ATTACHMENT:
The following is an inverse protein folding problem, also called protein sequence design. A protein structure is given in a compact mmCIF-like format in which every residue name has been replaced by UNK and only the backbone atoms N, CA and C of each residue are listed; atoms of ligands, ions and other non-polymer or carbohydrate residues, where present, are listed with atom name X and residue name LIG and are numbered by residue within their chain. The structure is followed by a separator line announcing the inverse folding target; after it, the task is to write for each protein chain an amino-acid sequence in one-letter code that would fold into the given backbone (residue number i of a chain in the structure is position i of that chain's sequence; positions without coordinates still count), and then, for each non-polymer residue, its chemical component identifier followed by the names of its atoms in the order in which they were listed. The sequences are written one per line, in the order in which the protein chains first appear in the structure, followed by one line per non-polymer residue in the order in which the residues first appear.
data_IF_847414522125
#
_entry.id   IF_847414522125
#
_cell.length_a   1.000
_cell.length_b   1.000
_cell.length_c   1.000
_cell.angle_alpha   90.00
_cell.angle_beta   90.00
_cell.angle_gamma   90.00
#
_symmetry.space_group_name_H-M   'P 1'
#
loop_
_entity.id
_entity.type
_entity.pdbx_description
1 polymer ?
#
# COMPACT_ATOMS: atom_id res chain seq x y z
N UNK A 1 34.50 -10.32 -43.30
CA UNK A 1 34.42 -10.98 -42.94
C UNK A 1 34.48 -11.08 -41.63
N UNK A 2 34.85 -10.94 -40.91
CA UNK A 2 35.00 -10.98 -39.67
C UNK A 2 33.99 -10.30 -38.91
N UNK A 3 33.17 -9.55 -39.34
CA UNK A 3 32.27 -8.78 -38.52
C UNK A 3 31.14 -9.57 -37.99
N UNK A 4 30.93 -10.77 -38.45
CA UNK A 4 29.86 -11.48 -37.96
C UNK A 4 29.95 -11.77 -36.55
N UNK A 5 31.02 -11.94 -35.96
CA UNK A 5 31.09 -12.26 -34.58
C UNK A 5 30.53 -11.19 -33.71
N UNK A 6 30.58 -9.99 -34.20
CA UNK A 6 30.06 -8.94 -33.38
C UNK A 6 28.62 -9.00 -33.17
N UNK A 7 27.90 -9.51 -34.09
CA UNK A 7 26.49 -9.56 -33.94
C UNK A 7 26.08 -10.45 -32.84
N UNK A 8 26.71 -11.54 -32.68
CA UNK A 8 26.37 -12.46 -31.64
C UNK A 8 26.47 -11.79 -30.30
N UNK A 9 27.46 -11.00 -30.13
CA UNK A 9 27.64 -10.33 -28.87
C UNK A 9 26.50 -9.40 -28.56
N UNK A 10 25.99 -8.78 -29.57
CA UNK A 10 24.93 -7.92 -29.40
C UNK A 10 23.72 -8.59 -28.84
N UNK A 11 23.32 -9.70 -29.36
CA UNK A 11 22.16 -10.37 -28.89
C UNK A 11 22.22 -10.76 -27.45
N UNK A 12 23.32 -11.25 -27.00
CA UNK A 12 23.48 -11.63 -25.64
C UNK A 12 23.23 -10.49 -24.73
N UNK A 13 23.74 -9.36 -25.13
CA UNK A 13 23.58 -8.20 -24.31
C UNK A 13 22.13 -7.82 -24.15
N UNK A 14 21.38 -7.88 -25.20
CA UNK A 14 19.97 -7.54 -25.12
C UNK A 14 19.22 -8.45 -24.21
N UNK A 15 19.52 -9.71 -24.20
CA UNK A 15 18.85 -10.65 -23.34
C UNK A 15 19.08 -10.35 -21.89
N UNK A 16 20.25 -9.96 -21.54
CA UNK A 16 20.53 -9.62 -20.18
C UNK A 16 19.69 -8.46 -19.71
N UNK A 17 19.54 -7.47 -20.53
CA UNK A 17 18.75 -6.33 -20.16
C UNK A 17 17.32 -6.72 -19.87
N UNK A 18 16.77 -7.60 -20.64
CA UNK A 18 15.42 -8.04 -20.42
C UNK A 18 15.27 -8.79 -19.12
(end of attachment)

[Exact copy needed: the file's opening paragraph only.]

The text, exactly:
The following is an inverse protein folding problem, also called protein sequence design. A protein structure is given in a compact mmCIF-like format in which every residue name has been replaced by UNK and only the backbone atoms N, CA and C of each residue are listed; atoms of ligands, ions and other non-polymer or carbohydrate residues, where present, are listed with atom name X and residue name LIG and are numbered by residue within their chain. The structure is followed by a separator line announcing the inverse folding target; after it, the task is to write for each protein chain an amino-acid sequence in one-letter code that would fold into the given backbone (residue number i of a chain in the structure is position i of that chain's sequence; positions without coordinates still count), and then, for each non-polymer residue, its chemical component identifier followed by the names of its atoms in the order in which they were listed. The sequences are written one per line, in the order in which the protein chains first appear in the structure, followed by one line per non-polymer residue in the order in which the residues first appear.